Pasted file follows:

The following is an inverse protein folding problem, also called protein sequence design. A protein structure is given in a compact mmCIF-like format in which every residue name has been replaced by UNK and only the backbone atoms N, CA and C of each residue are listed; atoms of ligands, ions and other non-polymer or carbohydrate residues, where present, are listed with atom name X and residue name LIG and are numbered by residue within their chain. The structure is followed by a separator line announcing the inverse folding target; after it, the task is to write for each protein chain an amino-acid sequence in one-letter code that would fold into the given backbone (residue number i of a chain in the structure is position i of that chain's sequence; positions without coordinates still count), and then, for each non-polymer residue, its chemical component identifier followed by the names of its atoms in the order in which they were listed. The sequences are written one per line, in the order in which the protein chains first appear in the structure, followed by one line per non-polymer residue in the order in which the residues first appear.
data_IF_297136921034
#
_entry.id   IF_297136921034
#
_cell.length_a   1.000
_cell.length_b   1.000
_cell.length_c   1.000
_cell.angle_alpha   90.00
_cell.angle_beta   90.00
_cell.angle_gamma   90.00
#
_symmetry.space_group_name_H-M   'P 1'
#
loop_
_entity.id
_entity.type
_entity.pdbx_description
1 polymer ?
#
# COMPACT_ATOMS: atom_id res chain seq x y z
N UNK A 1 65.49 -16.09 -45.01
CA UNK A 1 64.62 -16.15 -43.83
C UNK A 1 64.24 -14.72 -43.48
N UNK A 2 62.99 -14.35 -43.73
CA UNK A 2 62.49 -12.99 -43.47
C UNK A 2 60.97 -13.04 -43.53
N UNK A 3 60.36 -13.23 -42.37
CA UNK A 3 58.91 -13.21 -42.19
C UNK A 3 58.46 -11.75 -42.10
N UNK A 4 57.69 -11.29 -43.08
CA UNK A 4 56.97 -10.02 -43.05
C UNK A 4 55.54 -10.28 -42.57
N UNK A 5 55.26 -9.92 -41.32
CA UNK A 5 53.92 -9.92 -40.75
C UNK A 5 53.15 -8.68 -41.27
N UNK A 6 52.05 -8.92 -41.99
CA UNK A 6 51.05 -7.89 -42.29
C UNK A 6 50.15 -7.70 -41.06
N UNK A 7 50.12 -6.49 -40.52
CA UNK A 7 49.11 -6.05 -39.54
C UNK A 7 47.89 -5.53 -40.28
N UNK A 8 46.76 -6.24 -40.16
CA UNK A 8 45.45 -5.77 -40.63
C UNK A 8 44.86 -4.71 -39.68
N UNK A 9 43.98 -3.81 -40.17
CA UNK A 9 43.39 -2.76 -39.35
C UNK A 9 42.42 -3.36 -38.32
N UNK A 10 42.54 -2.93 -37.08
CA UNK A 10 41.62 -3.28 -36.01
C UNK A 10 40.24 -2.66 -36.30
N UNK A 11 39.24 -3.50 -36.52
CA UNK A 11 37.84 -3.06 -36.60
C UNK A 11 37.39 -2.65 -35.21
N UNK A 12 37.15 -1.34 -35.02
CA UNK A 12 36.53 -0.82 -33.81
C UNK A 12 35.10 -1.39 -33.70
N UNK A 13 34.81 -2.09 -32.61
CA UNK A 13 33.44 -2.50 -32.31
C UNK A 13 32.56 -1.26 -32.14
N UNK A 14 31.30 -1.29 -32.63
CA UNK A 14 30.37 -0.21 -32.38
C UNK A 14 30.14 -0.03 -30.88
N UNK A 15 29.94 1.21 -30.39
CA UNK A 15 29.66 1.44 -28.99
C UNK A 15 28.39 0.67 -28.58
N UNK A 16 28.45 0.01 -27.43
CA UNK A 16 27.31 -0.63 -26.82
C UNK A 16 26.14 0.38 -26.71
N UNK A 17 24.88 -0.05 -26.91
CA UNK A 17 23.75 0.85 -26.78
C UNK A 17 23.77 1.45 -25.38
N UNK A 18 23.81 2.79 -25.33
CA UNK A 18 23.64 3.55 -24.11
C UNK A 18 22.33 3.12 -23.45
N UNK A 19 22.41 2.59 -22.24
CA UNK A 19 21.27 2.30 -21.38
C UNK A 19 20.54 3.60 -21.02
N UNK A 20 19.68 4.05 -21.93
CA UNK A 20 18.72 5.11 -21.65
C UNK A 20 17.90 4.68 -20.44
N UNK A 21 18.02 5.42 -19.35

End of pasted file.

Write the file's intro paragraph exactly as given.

The following is an inverse protein folding problem, also called protein sequence design. A protein structure is given in a compact mmCIF-like format in which every residue name has been replaced by UNK and only the backbone atoms N, CA and C of each residue are listed; atoms of ligands, ions and other non-polymer or carbohydrate residues, where present, are listed with atom name X and residue name LIG and are numbered by residue within their chain. The structure is followed by a separator line announcing the inverse folding target; after it, the task is to write for each protein chain an amino-acid sequence in one-letter code that would fold into the given backbone (residue number i of a chain in the structure is position i of that chain's sequence; positions without coordinates still count), and then, for each non-polymer residue, its chemical component identifier followed by the names of its atoms in the order in which they were listed. The sequences are written one per line, in the order in which the protein chains first appear in the structure, followed by one line per non-polymer residue in the order in which the residues first appear.